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Naked protest: the maternal politics of citizenship and revolt

Research output: Contribution to Journal/MagazineJournal articlepeer-review

<mark>Journal publication date</mark>2013
<mark>Journal</mark>Citizenship Studies
Issue number2
Number of pages16
Pages (from-to)211-226
Publication StatusPublished
Early online date25/04/13
<mark>Original language</mark>English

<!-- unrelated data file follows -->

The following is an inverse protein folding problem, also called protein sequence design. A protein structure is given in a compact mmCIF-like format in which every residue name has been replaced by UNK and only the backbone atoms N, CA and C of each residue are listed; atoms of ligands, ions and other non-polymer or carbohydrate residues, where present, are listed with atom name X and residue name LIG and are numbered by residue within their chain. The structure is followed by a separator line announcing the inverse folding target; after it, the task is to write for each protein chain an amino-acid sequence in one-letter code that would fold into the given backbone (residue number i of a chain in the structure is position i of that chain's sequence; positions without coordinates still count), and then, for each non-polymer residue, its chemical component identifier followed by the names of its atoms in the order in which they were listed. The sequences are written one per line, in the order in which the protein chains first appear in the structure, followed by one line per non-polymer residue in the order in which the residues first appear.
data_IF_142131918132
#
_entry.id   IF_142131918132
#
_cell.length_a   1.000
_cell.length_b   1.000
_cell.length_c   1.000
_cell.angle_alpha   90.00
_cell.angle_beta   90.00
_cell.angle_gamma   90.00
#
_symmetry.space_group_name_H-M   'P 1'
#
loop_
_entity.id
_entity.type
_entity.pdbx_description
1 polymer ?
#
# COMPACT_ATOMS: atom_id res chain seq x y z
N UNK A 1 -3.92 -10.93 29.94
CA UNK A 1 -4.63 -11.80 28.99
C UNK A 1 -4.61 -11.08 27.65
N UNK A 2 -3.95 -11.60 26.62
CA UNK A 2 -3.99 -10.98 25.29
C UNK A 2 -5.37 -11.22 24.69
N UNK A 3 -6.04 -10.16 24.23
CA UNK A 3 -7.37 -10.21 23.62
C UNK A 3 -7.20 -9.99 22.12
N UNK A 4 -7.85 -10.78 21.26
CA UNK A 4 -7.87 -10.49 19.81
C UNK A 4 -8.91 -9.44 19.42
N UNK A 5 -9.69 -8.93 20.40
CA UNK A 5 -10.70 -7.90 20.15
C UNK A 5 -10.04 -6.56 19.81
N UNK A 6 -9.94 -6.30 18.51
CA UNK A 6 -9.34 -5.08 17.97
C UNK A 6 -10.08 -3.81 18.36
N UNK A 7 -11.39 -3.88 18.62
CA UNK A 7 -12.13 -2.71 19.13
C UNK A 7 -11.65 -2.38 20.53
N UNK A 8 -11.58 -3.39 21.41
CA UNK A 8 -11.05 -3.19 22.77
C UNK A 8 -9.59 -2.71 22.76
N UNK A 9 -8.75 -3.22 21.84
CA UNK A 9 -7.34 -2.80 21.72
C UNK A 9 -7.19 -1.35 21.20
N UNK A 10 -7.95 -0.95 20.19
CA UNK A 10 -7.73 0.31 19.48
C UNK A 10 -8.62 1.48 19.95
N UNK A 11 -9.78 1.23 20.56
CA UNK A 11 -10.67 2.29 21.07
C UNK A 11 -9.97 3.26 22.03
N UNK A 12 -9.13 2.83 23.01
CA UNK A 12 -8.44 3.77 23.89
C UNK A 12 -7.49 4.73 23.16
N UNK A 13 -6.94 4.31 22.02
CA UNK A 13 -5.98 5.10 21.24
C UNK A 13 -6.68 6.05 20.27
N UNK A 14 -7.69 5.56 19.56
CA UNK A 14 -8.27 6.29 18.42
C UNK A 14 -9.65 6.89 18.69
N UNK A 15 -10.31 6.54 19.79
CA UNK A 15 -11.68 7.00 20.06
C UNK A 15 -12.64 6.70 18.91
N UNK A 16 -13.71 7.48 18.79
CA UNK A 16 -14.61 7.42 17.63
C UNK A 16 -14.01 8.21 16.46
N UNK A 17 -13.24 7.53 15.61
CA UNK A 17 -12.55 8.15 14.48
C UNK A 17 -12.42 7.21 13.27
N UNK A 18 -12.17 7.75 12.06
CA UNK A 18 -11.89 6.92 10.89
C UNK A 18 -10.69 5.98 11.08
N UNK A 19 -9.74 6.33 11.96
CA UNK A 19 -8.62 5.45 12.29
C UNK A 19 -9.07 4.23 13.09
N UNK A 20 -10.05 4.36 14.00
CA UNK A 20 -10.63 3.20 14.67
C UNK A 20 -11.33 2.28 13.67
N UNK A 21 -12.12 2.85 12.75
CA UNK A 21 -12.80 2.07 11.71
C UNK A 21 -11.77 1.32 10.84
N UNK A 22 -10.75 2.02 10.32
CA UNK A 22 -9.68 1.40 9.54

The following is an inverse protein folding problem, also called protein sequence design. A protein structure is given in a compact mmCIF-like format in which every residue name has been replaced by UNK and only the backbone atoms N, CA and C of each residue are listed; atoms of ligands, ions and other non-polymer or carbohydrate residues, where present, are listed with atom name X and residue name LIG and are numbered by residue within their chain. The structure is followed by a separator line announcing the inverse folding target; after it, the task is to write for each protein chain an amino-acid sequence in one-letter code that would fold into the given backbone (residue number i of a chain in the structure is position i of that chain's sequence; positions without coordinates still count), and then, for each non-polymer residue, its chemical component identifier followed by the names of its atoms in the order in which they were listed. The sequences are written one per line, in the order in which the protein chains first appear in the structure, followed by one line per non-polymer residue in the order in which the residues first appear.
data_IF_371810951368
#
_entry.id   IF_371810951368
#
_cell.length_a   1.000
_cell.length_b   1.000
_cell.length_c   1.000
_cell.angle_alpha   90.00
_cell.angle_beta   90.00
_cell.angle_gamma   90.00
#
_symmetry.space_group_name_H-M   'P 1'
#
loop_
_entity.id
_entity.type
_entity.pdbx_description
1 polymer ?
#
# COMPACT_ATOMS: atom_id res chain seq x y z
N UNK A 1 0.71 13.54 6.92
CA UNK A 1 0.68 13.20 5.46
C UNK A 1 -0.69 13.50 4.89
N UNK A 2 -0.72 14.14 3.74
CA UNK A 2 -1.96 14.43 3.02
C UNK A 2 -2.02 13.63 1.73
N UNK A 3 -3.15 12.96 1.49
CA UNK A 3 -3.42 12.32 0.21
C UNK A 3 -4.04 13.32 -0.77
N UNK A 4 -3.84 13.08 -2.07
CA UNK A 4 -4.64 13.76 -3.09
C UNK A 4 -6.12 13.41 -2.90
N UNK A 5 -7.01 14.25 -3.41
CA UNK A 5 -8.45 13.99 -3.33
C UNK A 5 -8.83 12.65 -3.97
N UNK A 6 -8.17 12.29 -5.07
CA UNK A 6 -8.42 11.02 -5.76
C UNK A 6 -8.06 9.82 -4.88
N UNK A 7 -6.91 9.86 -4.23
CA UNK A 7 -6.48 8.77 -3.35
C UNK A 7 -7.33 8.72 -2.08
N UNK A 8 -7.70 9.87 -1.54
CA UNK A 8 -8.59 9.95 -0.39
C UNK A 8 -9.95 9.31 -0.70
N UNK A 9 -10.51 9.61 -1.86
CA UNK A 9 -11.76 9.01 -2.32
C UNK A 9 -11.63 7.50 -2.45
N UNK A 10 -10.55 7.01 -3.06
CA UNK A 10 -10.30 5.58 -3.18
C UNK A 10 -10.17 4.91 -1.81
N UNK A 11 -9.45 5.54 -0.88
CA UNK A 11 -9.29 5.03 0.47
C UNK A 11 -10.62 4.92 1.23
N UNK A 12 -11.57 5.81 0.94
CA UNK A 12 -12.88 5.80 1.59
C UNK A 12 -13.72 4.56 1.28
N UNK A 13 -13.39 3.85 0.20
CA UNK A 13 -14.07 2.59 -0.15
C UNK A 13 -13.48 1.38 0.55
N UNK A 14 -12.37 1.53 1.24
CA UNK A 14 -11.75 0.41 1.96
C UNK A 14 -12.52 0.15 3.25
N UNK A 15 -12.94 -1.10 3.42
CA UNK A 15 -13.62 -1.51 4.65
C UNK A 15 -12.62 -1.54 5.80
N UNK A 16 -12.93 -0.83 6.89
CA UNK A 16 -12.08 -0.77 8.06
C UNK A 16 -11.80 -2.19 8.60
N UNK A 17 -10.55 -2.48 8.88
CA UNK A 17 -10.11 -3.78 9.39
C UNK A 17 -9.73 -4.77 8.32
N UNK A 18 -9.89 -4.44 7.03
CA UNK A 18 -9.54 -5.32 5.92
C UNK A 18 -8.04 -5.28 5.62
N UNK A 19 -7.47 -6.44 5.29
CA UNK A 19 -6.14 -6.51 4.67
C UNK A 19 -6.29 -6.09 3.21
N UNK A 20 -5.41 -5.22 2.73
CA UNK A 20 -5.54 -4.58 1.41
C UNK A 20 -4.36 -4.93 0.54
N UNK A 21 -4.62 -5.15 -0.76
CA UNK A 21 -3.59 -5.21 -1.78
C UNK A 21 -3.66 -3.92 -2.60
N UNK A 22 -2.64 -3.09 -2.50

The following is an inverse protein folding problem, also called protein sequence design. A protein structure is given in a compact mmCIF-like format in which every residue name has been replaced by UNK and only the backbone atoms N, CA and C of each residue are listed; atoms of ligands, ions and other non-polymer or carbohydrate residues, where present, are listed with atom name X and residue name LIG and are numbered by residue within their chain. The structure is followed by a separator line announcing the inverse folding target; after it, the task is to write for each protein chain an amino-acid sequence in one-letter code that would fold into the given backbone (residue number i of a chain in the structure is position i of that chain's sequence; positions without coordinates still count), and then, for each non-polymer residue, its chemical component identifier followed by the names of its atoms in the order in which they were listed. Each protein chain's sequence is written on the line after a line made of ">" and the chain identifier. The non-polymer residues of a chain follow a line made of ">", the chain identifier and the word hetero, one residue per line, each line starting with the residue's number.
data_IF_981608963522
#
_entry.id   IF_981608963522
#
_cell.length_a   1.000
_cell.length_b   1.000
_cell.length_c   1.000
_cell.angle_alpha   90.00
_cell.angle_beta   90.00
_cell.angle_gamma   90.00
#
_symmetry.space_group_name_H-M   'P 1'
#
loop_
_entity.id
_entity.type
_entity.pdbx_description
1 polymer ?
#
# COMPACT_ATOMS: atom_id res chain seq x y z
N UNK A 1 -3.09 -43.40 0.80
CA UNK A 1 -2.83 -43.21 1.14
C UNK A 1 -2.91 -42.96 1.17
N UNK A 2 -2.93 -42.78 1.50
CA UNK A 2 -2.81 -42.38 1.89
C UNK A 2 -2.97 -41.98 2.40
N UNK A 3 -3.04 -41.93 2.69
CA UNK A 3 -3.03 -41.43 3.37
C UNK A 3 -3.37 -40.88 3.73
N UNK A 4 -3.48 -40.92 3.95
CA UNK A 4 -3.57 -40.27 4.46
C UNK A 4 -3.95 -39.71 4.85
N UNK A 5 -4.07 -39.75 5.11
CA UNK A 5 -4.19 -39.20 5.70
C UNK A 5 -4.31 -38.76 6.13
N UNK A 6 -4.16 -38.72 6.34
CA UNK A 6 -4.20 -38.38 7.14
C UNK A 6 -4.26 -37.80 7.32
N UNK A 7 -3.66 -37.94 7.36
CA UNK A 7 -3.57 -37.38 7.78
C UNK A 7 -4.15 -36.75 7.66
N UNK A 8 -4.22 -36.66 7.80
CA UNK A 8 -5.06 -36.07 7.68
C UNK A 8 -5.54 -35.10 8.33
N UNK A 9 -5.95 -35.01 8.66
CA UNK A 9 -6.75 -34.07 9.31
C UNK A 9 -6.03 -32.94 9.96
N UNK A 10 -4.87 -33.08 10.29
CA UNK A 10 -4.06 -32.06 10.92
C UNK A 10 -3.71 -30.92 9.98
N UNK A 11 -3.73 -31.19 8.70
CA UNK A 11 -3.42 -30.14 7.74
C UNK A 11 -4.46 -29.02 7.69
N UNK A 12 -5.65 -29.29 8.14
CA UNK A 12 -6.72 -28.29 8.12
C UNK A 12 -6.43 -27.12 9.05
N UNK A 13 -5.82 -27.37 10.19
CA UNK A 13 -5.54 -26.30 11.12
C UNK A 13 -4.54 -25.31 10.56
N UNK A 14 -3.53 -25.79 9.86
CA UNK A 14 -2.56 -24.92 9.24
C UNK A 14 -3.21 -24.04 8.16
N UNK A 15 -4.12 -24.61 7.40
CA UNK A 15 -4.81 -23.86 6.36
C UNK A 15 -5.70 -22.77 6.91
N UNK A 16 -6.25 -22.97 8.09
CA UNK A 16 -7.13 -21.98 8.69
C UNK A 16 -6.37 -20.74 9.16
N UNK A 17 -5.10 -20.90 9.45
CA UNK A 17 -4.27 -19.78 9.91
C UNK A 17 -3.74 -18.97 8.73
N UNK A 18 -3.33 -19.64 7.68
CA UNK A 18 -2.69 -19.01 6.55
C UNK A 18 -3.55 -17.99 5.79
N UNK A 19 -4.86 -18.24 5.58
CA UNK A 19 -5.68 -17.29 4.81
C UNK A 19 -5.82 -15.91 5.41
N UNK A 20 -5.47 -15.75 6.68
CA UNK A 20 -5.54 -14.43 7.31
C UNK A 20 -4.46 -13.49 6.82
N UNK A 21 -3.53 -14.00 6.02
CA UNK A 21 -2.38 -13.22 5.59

Immigrant protests have the capacity to call regimes of citizenship into question in important ways. This paper explores immigrant protest, citizenship and their relationship, through an account of a ‘naked protest’ by a group of mothers, refused asylum seekers and ‘illegal immigrants’ at Yarl's Wood immigration removal centre in England and ends with an account of the use of the ‘naked curse’ in a protest by an indigenous group of mothers against global oil corporations in the Niger Delta. Woven together from activist materials, news reports, interviews, documentaries and historical data, I recount and mobilise these protests to think about `the scaling of bodies’ (Marion-Young 1990) through citizenship, and the routes through which motherhood is mobilised as a site of political agency and resistance to processes of disenfranchisement. I argue that the maternal protests of noncitizens and disenfranchised citizens challenges the ‘catastrophic functionalism’ of Agamben-inspired accounts of ‘bare life’, and offer an alternative lens through which to perceive the ethical and political claims made by abject populations (Papadopoulos et al. 2008, p.198). This paper draws on my earlier critical work on British citizenship as a postcolonial mode of governance (Tyler 2010) but extends this critique within the neo-colonial context of the present tense. Thinking through and with these naked protests, my intention is to trouble prevailing theoretical paradigms of citizenship. In particular, I develop the work of Hannah Arendt, and Ranjana Khanna, in order to impart the epistemic challenge to the sexual politics and Eurocentrism of ‘citizenship theory’ which is posed by these maternal revolts.